21st November, 2014
Nigeria’s general election is on track to be “volatile and vicious”, the International Crisis Group (ICG) said Friday, warning that “an increasingly violent” political climate must be checked to avoid widespread unrest.
The concern came a day after police fired teargas inside parliament, apparently targeting one of the country’s most powerful lawmakers, who defected from the ruling party to the opposition last month.
“Mitigating bloodshed before, during and after the polls requires urgent improvements in security and electoral arrangements and, most importantly, in political mindsets,” the think-tank said.
For the ICG, the risk of unrest before next February’s elections is particularly high because old tensions have not been resolved and new developments could prove inflammatory.
The 42-page report notes the stated desire of some leaders in the mainly Muslim north to take back the presidency from the mostly Christian south at any cost.
President Goodluck Jonathan, a southern Christian, will be the ruling Peoples Democratic Party (PDP) candidate, while the new opposition coalition, the All Progressives Congress (APC), is almost certain to nominate a northern Muslim.
The emergency of the APC, which groups most of Nigeria’s leading opposition parties, could also raise tensions, the Brussels-based ICG said.
“This will be the first nationwide contest essentially between two parties… since the return to civilian rule in 1999,” the report said, noting relations between the PDP and APC are hostile and the rhetoric often violent.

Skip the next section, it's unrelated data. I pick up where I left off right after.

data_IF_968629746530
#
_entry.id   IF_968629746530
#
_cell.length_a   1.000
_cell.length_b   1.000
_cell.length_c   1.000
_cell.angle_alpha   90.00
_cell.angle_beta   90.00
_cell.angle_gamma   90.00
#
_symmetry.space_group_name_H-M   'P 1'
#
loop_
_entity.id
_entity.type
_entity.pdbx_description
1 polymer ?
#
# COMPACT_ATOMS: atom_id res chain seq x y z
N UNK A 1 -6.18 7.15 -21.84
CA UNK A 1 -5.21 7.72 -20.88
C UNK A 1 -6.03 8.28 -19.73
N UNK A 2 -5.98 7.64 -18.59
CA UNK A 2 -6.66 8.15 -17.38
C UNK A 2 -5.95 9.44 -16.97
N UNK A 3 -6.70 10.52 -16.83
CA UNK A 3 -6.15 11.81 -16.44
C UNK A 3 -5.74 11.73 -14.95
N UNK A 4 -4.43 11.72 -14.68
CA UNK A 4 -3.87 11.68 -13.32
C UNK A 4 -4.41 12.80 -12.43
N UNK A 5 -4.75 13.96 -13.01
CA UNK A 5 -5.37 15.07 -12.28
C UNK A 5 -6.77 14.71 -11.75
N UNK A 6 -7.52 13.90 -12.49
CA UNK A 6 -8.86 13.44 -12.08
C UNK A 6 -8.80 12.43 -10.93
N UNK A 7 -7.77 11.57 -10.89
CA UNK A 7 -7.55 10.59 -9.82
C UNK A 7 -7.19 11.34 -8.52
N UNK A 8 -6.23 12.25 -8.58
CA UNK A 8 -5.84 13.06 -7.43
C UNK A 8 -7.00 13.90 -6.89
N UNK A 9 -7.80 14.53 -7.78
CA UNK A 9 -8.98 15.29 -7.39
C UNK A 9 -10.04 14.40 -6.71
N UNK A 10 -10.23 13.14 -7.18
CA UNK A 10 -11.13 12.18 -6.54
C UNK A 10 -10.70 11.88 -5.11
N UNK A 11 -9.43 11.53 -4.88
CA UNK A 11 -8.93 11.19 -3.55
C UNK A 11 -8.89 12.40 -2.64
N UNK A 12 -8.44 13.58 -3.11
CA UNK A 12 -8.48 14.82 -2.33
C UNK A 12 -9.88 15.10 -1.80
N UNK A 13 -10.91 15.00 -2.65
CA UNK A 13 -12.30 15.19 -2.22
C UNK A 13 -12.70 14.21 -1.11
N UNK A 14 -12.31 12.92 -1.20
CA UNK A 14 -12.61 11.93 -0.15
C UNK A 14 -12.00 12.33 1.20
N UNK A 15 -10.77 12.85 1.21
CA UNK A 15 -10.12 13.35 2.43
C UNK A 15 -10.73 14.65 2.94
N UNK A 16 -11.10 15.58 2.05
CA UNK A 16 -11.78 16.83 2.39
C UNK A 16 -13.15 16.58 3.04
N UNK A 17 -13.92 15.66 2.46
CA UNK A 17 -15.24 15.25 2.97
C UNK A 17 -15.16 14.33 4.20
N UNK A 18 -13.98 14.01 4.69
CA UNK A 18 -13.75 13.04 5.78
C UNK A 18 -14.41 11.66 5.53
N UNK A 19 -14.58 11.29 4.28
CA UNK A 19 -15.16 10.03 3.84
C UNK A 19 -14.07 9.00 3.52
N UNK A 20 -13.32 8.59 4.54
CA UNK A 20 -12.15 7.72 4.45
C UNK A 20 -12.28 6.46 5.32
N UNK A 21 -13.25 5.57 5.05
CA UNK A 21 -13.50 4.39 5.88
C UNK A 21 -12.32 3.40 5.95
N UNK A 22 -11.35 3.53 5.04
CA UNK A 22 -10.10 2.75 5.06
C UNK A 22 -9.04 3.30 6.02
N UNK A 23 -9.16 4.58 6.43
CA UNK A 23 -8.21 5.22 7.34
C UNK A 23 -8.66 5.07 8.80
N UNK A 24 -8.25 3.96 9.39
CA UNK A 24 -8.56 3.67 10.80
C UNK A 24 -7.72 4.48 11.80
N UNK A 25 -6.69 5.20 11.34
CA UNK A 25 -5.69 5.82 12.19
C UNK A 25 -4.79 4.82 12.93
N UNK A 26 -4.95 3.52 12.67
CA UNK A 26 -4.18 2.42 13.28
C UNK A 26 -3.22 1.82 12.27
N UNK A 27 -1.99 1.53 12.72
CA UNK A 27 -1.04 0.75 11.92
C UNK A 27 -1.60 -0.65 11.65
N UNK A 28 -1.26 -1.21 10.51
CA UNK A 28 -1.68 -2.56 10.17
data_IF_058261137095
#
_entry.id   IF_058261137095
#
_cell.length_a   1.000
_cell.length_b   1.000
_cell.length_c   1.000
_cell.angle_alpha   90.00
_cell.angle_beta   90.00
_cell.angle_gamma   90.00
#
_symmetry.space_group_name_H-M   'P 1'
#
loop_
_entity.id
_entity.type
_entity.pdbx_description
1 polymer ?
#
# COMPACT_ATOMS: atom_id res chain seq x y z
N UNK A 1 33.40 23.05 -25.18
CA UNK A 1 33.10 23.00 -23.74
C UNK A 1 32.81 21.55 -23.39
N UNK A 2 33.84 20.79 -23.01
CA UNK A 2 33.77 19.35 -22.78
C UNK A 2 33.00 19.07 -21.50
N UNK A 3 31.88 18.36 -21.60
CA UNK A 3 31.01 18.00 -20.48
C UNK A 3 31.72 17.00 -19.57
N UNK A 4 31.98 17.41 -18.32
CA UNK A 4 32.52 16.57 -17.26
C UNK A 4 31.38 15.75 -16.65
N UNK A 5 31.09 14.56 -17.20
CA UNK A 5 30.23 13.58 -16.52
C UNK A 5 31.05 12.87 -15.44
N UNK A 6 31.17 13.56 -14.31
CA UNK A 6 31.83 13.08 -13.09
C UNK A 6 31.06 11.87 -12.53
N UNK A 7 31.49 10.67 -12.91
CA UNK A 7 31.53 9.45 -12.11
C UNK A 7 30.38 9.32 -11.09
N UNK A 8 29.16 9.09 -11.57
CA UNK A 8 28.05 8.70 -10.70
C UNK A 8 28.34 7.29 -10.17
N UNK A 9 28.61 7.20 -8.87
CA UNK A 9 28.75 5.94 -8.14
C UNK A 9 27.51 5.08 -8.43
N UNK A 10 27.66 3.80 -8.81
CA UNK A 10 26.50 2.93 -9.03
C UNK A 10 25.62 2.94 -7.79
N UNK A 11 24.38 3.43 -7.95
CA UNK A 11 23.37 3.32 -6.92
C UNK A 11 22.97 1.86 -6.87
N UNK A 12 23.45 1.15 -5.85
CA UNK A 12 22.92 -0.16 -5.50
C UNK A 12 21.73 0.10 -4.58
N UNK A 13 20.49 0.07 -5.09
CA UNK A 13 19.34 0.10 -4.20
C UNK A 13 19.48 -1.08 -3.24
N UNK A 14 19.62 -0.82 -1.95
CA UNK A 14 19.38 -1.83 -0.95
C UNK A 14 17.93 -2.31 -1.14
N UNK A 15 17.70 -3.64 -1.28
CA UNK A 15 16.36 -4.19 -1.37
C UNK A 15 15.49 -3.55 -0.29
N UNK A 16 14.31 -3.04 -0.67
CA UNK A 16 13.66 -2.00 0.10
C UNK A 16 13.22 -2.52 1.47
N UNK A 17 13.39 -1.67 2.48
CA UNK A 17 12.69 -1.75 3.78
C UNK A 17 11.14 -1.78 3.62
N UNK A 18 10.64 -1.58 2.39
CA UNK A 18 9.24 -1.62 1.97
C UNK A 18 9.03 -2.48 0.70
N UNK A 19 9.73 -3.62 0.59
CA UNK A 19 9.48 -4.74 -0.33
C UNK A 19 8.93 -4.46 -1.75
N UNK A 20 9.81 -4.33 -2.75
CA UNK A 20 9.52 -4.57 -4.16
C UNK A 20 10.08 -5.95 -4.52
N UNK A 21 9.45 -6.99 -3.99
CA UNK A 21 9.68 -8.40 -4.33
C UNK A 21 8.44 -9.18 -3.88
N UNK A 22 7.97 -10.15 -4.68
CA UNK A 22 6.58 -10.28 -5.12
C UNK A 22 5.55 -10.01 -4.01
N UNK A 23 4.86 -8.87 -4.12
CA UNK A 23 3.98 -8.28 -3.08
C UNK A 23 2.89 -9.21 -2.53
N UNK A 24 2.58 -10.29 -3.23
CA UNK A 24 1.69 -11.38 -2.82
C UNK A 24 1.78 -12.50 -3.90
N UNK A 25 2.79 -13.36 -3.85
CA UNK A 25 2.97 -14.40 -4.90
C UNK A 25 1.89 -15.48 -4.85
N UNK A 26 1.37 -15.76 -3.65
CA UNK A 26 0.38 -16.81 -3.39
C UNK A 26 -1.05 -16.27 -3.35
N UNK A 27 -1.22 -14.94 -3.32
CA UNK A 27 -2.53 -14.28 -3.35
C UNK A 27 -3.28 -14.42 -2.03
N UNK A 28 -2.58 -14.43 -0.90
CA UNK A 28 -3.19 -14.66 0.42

The five-year Boko Haram Islamist uprising, which has cost more than 13,000 lives, is raging with no end sight and Nigeria’s elections body has conceded that voting could be impossible in three of the hardest-hit northeastern states.
“An election not held in all states may… fall short of the constitutional requirements for electing a president”, the report suggested.
A contested result could easily set fire to a combustible political atmosphere, it added.
The ICG also noted the growing opposition view that the security services function as political enforcers for the PDP, a concern reinforced Thursday when police sprayed teargas on senior opposition lawmakers who were trying to enter parliament for a vote.
The number of arms being imported into Nigeria also appears to be at an historic high, the Crisis Group said, with civilian militias having been used previously by politicians during past elections.
“As Africa’s most populous country and largest economy, Nigeria would present a very real security threat if destabilised by election violence,” says the ICG’s Africa Programme deputy director EJ Hogendoorn.
“Salvaging the situation requires concerted efforts by all national actors as well as international partners,” he added.